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A lot of normal people are looking at Apple’s earnings results and asking themselves a pretty reasonable question: “What exactly is the problem here?”After all, iPhone sales of 47.8 million units were up on a year over year basis, despite the fact that Apple only had 13 weeks to sell the iPhone this year versus 14 weeks for the year before.
Revenue and profits were new records for Apple. Apple can’t make enough iPad Minis to keep people happy. And, oh yeah, it has $137 billion in cash.
Yet, the stock fell 11% in reaction to earnings. And to listen to some people, you might think Apple was going to close up shop tomorrow.
What exactly is the problem here?
Objectively, there is no problem. Apple is still a very strong company making products people absolutely love.
But, Apple’s growth has fallen significantly. There was a time when it was producing mind boggling growth. As that growth took off, investors and analysts rejiggered their expectations for the company. And those expectations quickly got out of control.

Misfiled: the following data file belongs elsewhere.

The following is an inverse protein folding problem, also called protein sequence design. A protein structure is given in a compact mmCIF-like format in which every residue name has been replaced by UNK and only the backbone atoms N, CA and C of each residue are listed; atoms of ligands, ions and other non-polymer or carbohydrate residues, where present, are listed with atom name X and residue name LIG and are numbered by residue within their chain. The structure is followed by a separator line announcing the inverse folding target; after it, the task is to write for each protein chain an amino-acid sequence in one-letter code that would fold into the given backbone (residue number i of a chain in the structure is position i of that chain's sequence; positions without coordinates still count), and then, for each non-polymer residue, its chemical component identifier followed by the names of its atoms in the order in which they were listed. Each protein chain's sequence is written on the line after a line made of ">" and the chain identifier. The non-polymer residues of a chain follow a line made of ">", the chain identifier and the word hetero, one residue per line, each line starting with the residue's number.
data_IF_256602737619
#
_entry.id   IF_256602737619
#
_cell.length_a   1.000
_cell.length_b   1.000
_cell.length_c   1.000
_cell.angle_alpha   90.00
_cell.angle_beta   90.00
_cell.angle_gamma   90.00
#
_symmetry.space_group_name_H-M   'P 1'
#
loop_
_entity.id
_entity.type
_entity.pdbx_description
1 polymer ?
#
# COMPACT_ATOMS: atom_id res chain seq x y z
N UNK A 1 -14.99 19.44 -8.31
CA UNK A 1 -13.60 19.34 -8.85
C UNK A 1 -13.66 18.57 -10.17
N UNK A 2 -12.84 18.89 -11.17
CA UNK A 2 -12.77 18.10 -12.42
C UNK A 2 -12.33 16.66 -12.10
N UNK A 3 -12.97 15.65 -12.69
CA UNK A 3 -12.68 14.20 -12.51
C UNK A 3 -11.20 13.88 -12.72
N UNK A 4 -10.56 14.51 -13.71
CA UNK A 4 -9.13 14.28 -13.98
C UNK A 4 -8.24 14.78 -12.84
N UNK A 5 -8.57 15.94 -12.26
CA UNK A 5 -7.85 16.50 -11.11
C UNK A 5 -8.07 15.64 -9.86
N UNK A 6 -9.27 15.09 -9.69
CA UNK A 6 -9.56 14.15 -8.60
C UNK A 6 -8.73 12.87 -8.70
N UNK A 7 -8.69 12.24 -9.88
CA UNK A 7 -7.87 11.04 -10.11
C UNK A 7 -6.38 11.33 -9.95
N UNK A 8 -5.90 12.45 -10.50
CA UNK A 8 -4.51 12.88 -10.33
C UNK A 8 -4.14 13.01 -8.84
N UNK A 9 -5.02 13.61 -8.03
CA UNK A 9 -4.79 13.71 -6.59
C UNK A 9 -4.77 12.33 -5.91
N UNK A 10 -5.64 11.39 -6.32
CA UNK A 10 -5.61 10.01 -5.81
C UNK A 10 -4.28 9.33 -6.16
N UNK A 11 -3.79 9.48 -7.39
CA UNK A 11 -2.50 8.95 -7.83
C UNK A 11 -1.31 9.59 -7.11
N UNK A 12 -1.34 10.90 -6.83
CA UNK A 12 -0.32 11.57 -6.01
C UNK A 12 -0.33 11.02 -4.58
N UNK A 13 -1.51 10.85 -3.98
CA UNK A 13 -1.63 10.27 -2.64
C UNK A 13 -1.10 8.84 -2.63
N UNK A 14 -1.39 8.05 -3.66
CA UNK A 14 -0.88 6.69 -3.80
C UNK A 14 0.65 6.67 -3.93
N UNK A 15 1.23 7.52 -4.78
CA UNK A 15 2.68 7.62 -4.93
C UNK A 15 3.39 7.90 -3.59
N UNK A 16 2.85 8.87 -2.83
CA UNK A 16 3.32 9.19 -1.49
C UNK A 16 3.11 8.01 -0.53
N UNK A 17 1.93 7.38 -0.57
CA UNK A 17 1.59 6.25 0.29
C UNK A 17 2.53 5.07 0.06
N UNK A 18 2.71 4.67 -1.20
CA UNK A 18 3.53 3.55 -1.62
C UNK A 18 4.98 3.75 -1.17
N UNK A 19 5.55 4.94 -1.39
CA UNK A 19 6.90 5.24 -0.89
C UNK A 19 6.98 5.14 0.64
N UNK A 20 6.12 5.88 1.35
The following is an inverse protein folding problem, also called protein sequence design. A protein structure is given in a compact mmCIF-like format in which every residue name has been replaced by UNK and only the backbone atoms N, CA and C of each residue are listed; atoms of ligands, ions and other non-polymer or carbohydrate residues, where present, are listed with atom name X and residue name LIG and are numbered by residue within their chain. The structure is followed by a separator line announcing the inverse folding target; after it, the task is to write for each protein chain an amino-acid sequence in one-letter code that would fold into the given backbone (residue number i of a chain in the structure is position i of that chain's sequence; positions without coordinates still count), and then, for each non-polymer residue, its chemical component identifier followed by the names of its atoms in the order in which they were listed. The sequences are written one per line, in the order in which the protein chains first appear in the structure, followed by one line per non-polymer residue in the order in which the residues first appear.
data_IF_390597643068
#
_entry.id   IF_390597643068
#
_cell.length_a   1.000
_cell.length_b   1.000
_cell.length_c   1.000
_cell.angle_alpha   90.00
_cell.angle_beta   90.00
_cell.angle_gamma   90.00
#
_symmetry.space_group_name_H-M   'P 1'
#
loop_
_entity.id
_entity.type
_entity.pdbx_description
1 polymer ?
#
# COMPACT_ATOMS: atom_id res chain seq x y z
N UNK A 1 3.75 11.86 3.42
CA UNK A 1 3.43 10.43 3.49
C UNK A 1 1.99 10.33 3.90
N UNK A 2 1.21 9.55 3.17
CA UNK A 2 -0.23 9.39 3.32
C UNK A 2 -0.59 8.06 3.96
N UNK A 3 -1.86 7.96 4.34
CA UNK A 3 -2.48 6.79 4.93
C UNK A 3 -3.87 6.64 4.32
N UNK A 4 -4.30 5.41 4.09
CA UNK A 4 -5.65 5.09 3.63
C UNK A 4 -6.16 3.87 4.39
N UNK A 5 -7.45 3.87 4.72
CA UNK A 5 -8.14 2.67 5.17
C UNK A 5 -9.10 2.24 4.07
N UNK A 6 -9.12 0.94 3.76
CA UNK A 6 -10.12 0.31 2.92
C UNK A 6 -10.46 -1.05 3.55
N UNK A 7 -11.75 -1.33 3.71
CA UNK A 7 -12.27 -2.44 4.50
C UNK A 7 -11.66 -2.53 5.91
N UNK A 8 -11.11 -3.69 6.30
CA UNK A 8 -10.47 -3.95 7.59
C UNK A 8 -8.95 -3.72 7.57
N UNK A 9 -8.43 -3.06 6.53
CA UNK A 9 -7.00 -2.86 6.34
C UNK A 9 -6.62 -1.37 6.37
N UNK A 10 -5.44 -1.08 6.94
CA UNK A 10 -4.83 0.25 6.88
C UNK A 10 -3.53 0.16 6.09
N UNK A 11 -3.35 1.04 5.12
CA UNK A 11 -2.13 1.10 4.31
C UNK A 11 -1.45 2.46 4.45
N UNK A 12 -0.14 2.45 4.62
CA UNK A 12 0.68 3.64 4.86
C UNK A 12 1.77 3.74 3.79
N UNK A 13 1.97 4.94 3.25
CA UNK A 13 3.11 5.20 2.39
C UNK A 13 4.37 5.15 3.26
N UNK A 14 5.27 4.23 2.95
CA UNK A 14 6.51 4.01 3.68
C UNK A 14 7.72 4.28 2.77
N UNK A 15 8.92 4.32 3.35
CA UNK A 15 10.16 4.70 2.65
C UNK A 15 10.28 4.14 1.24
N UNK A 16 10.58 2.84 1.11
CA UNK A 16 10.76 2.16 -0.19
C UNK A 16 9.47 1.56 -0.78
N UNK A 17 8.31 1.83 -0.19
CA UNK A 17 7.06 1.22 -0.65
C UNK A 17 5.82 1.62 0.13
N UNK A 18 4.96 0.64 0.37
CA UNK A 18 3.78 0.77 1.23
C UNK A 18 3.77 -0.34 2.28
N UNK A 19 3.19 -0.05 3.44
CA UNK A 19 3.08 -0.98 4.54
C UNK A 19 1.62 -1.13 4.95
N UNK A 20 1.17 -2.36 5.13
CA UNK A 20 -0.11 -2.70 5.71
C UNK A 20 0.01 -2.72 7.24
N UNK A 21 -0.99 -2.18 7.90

Now expectations are being reset. The iPhone isn’t going to take over the world. The iPad isn’t going to be as lucrative as the iPhone. And it’s highly unlikely Apple has another magic money machine like the iPhone.
Remember, Apple collects $640 per iPhone sold, with ~50% of that as profit. There will never be another Apple product as profitable that sells in such volumes. So, even if Apple comes out with a TV, it won’t save Apple’s sliding revenue and profit growth.
And the truth about the iPhone as currently constructed is that it has largely run its course. Its hyper-growth era is over. It will still grow, just not in the same tremendous way.
Yes, Apple is still a very healthy company, but contrary to expectations it is mortal. It will not fly to the moon. The $1,000 price targets are going away.
And, weirdly, that’s sort of good news. The resetting of expectations gives Apple more room to breath. It won’t have to live up to impossible standards. It can start beating expectations again.
If Apple’s lucky, the stock will come back to life. If it doesn’t, it doesn’t. It won’t mean Apple’s products aren’t great. It just means investors don’t like the stock.